Tuesday, 17 February 2015

South Africa's bearded Vulture in serious decline

Scientists have turned to outer space to explain the mysterious disappearing act of one of Africa’s most famous birds. Satellite trackers attached to 18 bearded vultures have confirmed conservationists’ worst fears: humans are largely to blame for the rapid demise of the species.
Bearded Vulture.

Once widespread throughout much of Southern Africa, the bearded vulture is now critically endangered in the sub-continent, with a nearly 50 percent reduction in nesting sites since the 1960s.

And the main reasons for their decline are collisions with power lines and poisoning, two major vulture hazards that killed half of the birds in the satellite tracking survey.

Once widespread across South Africa, the bearded vulture population is now restricted to the Drakensberg mountains in Lesotho and South Africa. But even in these isolated mountains the population continues to decline due to human encroachment on nesting sites and feeding territory.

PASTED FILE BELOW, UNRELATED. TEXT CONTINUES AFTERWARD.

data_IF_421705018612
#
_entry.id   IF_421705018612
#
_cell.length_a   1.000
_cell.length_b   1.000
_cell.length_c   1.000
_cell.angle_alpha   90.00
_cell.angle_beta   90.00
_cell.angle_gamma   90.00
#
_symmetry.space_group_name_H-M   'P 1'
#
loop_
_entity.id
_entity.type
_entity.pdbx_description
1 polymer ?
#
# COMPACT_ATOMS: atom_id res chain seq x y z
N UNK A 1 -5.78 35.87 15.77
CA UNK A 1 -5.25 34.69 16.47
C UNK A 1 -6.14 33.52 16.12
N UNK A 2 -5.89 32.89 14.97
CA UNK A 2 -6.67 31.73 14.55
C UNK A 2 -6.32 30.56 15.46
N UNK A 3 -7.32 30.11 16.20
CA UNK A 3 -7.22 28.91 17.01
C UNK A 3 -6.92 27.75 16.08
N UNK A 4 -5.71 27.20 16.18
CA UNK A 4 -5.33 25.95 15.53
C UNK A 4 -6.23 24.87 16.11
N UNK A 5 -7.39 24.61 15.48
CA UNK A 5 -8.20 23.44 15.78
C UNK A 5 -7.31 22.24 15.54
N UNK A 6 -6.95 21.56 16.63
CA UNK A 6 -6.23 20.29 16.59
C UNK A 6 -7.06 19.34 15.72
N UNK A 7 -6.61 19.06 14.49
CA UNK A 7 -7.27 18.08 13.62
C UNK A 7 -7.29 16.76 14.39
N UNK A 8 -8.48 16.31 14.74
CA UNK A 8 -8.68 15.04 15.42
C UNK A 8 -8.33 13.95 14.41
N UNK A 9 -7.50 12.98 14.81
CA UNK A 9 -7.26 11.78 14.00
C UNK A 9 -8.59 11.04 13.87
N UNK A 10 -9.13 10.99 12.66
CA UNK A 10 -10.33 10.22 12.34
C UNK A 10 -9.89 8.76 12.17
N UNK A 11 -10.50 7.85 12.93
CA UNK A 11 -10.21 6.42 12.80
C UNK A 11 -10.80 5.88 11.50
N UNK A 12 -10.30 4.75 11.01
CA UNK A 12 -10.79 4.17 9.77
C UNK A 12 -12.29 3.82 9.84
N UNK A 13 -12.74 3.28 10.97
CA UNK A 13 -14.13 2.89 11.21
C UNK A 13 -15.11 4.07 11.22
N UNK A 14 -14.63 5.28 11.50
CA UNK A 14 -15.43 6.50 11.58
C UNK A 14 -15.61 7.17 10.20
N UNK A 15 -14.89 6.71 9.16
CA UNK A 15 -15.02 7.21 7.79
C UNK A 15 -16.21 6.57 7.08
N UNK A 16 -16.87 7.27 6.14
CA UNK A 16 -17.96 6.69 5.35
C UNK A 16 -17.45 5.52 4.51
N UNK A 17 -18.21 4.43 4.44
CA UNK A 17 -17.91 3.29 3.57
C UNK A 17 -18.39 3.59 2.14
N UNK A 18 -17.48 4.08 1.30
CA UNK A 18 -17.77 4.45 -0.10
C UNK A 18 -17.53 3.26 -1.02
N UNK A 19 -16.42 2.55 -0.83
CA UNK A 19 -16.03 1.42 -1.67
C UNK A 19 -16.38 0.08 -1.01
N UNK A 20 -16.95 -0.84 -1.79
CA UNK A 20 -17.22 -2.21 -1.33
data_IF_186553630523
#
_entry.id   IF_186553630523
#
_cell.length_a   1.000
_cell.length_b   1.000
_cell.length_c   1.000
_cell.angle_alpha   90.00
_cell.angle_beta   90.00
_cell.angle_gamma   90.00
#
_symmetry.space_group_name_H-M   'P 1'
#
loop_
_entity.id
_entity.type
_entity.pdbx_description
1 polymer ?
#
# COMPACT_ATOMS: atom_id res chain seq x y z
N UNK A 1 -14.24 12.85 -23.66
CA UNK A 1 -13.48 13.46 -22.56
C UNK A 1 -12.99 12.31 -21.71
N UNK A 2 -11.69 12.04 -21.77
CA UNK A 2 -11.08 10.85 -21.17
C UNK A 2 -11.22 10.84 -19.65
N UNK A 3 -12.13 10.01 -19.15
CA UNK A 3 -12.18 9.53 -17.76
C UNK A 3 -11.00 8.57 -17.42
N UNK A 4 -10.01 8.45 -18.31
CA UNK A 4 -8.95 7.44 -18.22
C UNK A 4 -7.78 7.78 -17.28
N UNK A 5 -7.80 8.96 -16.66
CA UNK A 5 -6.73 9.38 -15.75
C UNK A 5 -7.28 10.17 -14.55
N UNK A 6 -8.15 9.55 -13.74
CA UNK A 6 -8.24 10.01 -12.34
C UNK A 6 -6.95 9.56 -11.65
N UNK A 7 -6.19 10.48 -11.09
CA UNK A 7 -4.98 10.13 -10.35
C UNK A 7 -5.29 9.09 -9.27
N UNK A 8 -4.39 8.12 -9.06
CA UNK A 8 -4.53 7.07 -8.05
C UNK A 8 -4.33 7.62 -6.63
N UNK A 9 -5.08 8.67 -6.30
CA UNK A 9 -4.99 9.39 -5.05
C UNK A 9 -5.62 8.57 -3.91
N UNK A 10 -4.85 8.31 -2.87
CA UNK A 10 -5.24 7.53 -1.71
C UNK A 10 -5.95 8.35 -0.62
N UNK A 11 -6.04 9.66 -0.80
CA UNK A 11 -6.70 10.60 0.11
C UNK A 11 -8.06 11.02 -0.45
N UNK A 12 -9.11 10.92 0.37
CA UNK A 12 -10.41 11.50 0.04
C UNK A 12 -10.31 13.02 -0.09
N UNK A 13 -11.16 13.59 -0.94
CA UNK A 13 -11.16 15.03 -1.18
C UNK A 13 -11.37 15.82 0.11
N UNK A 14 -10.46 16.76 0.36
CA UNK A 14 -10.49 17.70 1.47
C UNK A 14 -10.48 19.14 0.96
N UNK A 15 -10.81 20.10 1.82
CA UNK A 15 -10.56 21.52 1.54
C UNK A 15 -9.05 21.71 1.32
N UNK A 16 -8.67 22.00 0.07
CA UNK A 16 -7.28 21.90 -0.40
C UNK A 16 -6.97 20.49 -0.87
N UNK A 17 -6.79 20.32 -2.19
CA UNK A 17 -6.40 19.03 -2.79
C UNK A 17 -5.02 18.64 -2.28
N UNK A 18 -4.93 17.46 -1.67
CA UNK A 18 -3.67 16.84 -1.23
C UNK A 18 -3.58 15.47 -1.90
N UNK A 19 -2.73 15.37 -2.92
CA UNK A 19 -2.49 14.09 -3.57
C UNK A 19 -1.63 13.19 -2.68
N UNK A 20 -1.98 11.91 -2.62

- See more at: http://africageographic.com/blog/southern-african-bearded-vulture-decline/#sthash.qS9WVDHM.dpuf
Scientists have turned to outer space to explain the mysterious disappearing act of one of Africa’s most famous birds. Satellite trackers attached to 18 bearded vultures have confirmed conservationists’ worst fears: humans are largely to blame for the rapid demise of the species.
Bearded Vulture
© Sonja Krueger
Once widespread throughout much of Southern Africa, the bearded vulture is now critically endangered in the sub-continent, with a nearly 50 percent reduction in nesting sites since the 1960s.
And the main reasons for their decline are collisions with power lines and poisoning, two major vulture hazards that killed half of the birds in the satellite tracking survey.
Once widespread across South Africa, the bearded vulture population is now restricted to the Drakensberg mountains in Lesotho and South Africa. But even in these isolated mountains the population continues to decline due to human encroachment on nesting sites and feeding territory.
- See more at: http://africageographic.com/blog/southern-african-bearded-vulture-decline/#sthash.qS9WVDHM.dpuf

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